Exchangers are easily one of the most important and widely used pieces of process equipment found in industrial sites. Regardless of the particular industry in question, it will likely require some type of temperature regulation, and for that exchangers are likely to come into play. Exchangers may be used for either heating or cooling, however, in the industrial sector, particularly within plants and refineries, they are overwhelmingly used for cooling. Let’s dive a little deeper into what they are, why they are needed, how they work, and how they are classified.
What Are Industrial Heat Exchangers?
As their name implies industrial heat exchangers are pieces of industrial equipment which are designed to exchange or transfer heat from one medium to another. The heat exchange may be for the primary purpose of heating up elements or cooling it down. Within the industrial sector, cooling tends to be the more prevalent function in order to prevent equipment or volatile substances from overheating. There are many different types of heat exchangers, each with their own advantages and drawbacks, yet tailored to best suit different purposes and industries.
Why Are Heat Exchangers Needed?
Heat exchangers have a very broad range of industrial applications. They are used as components of air conditioning and cooling systems or of heating systems. Many industrial processes call for a certain degree of heat to function; however, typically great care must be taken to keep these processes from getting too hot. Within industrial plants and factories heat exchangers are required to keep machinery, chemicals, water, gas, and other substances within a safe operating temperature. Heat exchangers may also be used to capture and transfer steam or heat exhaust that is released as a byproduct of a process or operation so that the steam or heat can be put to better use elsewhere, thereby increasing efficiency and saving the plant money.
How Do Heat Exchangers Work?
Different types of heat exchangers work in different ways, use different flow arrangements, equipment, and design features. One thing that all heat exchangers have in common is that they all function to directly or indirectly expose a warmer medium to a cooler medium, hence, exchanging heat. This is usually accomplished by using a set of tubes housed within some type of casing. Heat exchanger fans, condensers, belts, coolants, additional tubes and lines, along with other components and equipment work to increase heating and cooling efficiency or improve flow.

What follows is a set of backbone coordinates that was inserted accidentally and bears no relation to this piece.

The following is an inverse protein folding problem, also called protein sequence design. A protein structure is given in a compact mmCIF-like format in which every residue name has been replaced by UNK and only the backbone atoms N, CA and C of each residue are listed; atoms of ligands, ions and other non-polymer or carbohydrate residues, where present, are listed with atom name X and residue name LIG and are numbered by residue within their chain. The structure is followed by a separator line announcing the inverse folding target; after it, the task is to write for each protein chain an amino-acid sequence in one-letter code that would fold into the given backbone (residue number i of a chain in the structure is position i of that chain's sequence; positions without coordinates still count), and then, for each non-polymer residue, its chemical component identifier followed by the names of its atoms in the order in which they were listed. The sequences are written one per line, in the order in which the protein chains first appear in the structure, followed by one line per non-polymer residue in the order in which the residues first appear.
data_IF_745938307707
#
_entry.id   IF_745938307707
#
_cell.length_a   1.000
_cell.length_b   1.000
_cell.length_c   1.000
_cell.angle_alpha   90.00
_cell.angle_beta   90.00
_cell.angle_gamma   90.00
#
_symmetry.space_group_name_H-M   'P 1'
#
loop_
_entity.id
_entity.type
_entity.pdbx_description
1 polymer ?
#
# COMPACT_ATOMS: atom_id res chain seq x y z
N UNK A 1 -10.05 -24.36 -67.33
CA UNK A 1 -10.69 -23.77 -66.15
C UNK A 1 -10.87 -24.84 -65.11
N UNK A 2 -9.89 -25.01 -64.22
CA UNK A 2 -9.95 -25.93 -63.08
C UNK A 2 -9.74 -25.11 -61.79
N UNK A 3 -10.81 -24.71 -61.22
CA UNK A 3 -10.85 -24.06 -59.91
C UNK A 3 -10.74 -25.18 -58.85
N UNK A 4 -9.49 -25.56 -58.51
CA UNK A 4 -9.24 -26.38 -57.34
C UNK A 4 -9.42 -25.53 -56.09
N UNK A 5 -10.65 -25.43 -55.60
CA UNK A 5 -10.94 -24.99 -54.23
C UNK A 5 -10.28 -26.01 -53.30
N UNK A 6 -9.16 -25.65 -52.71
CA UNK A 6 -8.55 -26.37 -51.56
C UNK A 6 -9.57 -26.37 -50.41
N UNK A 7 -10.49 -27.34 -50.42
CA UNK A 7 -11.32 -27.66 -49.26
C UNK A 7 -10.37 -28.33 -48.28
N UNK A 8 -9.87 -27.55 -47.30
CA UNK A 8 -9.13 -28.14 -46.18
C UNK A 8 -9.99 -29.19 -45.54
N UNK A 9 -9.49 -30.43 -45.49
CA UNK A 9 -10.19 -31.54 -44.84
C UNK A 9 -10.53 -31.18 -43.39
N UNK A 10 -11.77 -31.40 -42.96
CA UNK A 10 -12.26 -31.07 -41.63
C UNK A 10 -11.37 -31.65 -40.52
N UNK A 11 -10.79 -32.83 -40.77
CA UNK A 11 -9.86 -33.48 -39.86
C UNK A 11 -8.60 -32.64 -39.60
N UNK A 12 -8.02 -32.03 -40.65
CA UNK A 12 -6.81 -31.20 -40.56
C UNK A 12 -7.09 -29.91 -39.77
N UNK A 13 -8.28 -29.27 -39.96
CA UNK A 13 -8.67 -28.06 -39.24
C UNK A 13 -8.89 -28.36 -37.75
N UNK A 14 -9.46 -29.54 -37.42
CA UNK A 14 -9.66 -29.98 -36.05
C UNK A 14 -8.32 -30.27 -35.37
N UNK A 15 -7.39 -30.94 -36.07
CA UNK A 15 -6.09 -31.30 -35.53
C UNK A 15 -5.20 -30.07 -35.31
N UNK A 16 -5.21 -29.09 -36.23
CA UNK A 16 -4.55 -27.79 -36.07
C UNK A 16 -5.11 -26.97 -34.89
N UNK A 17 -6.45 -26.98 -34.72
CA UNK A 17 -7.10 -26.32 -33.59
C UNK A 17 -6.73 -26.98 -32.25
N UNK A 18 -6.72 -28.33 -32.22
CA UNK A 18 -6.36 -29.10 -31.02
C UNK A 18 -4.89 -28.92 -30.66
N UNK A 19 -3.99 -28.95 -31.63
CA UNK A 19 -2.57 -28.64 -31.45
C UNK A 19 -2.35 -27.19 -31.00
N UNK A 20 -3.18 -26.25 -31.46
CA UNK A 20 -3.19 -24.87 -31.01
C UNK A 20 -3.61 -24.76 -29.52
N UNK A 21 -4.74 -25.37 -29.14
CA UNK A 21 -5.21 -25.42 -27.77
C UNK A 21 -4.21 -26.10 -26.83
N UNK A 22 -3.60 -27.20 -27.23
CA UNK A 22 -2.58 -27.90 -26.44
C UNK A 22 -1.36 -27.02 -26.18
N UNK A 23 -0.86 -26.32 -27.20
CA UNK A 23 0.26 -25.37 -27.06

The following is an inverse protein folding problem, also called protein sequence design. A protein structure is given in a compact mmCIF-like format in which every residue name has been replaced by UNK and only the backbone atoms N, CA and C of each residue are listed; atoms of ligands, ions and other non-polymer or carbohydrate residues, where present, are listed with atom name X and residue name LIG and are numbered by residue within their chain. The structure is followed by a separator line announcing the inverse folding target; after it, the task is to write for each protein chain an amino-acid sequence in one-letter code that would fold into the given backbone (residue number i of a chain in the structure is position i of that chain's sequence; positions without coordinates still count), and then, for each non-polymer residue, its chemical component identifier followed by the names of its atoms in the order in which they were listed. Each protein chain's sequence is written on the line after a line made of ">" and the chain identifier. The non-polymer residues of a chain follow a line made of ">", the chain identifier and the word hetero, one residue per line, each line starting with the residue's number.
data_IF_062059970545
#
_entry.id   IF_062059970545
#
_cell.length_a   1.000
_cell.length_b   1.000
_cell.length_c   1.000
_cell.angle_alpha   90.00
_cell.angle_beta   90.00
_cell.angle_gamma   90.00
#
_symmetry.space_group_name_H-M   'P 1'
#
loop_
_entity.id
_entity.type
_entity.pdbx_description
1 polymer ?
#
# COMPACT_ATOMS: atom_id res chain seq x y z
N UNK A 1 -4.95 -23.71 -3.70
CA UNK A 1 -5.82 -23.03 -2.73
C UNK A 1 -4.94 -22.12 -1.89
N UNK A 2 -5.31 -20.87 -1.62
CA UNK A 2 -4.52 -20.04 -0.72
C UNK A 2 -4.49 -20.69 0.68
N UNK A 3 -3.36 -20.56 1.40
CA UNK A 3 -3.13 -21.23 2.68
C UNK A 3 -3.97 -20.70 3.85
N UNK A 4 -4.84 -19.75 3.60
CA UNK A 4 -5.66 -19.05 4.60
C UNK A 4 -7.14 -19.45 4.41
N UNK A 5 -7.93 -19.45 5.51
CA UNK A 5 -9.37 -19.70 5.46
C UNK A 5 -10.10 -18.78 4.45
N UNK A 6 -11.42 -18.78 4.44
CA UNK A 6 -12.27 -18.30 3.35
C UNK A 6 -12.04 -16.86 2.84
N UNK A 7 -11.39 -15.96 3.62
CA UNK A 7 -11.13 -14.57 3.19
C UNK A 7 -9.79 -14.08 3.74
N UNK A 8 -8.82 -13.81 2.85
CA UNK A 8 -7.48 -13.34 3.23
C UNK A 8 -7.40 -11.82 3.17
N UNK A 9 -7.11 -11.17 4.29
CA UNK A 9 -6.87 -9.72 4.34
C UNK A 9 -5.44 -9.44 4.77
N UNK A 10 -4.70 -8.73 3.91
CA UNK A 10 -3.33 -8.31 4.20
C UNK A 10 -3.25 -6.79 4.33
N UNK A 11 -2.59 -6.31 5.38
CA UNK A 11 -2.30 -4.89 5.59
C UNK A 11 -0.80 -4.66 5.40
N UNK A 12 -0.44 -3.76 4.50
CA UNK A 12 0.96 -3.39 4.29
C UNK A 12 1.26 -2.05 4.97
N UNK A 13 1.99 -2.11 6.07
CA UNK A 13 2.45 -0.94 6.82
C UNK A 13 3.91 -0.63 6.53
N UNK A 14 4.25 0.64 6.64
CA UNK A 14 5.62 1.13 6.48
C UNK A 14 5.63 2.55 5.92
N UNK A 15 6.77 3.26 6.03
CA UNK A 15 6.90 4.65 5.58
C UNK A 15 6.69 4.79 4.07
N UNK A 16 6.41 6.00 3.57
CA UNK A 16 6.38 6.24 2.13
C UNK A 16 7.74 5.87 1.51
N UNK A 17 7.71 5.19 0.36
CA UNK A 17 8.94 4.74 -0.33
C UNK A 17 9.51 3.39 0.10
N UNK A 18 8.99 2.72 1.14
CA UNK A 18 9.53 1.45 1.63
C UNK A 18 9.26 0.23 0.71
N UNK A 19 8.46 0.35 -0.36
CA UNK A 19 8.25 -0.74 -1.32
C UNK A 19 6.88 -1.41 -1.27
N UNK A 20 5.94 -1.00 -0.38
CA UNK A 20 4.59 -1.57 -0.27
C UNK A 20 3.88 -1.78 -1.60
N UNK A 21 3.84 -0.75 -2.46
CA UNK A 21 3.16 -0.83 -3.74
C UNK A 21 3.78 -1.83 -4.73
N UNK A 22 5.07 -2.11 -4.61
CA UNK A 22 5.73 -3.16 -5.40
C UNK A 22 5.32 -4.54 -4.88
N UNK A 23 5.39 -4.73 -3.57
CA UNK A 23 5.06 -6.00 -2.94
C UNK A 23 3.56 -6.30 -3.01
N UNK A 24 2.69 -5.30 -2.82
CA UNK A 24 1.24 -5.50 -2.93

Classification of Heat Exchangers
Heat Exchangers are generally classified by one of the following four metrics:
- The nature of the heat exchange process
- The physical state of the fluids
- The heat exchanger’s flow arrangement
- The design and construction of the heat exchanger
The Nature of the Heat Exchange Process
This first heat exchanger classification method refers to whether or not the substances between which the heat is being exchanged come into direct contact with each other or not, or whether they are separated by a physical barrier, such as the walls of their tubes.
Direct Contact Heat Exchangers – Direct contact heat exchangers bring the hot and cold fluids into direct contact with each other within the tubes rather than relying on radiant heat or convection. Direct contact is an extremely effective means of transferring heating since the contact is direct, but naturally for direct contact to be used it must be safe, or even desired to have the fluids come in contact with each other. Direct contact heat exchangers may be a good choice if the hot and cold fluid are merely different temperature variations of the same fluid, or if the fluid mixture is a desired or irrelevant part of the industrial process.
Indirect Contact Heat Exchangers – Indirect contact heat exchangers keep the hot and cold fluids physically separated from each other. Typically indirect contact heat exchangers will keep the hot and cold fluids in different sets of pipes and instead rely on radiant energy and convection to exchange the heat. This is commonly done to prevent contamination or pollution of one fluid by the other.
The Physical State of the Fluids
Heat Exchangers may also be classified based on the physical state of the hot and cold fluids. For instance:
- Liquid – Gas
- Liquid – Solid
- Gas – Solid
If the heat exchanger uses direct contact then the classification “immiscible liquid – liquid” may also exist to refer to liquids that will not blend together. For example oil and water are immiscible.
The Heat Exchanger’s Flow Arrangement
The arrangement of the hot and cold fluid’s flow within the heat exchanger is another major way of categorizing them. The three major categories based on flow arrangement are: parallel-flow, countercurrent-flow, and cross-flow.
Parallel-Flow – In parallel-flow heat exchangers the hot and cold fluids enter the heat exchanger from the same end and flow parallel to each other.
Countercurrent-Flow – In countercurrent-flow heat exchangers the hot and cold fluids enter the heat exchanger from opposite sides and flow toward each other.
Cross-Flow – In cross-flow heat exchangers the hot and cold fluids enter the heat exchanger at different points and as they travel through the heat exchanger they cross paths with each other, often at right angles.
It is important to keep in mind heat exchanger maintenance and servicing. Maintenance and servicing will vary based on the particular type of heat exchangers in question and their design and construction. Keeping heat exchangers well-maintained is critical for optimal performance.
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